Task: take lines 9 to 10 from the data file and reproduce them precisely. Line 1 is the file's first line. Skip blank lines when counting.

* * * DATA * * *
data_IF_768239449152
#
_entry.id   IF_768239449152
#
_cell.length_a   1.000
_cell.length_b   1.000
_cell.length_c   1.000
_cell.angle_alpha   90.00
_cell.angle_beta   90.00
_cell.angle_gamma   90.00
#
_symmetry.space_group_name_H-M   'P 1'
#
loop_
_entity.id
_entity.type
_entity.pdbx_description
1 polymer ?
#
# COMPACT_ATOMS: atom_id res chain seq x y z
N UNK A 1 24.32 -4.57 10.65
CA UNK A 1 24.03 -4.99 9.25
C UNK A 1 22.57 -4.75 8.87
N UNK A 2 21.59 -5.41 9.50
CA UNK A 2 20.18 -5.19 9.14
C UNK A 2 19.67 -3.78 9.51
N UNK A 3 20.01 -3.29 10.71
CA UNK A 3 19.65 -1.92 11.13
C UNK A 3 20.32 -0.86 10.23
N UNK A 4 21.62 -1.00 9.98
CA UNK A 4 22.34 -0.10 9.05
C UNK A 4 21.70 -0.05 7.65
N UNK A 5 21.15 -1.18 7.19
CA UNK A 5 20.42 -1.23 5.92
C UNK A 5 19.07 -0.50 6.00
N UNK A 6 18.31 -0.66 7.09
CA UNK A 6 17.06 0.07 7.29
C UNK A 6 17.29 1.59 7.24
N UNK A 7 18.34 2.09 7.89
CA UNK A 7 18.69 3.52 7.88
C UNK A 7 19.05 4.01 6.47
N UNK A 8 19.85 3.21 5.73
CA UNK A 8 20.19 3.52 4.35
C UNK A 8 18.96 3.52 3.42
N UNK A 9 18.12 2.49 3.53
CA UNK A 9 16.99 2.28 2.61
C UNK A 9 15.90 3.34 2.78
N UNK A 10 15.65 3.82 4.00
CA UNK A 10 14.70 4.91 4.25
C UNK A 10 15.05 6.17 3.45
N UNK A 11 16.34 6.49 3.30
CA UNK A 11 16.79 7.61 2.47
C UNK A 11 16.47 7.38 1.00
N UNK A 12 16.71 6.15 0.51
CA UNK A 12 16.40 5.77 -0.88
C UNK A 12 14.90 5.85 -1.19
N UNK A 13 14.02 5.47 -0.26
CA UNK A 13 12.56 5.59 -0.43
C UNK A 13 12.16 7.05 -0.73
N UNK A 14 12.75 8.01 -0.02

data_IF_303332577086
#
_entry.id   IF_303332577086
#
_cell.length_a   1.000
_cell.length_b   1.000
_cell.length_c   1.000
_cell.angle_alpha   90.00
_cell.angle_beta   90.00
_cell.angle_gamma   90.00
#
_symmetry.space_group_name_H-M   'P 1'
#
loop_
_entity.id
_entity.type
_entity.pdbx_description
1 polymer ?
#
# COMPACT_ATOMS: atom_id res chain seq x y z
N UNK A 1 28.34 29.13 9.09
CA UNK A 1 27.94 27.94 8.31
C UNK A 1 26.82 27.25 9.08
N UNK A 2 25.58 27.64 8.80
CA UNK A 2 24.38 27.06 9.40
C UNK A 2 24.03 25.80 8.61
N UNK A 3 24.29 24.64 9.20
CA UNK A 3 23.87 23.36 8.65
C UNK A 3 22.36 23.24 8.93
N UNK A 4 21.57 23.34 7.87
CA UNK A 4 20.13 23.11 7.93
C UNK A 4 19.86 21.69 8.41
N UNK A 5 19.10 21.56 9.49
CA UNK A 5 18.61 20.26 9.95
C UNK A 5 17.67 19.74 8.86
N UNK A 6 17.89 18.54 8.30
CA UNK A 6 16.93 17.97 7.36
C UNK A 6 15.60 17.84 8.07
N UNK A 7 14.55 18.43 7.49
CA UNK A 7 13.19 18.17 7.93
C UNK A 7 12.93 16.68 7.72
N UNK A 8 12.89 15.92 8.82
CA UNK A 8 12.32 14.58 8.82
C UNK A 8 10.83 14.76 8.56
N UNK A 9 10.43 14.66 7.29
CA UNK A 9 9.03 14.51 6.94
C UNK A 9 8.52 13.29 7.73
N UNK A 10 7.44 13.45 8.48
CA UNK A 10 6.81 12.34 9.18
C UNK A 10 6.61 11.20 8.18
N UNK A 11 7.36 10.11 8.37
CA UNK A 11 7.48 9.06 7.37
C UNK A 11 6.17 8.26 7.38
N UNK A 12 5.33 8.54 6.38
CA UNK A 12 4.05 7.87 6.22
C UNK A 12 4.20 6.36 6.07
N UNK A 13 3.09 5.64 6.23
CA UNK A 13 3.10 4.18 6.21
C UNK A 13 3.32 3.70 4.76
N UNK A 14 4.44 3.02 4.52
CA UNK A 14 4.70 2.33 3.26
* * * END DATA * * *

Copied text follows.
_cell.angle_beta   90.00
_cell.angle_gamma   90.00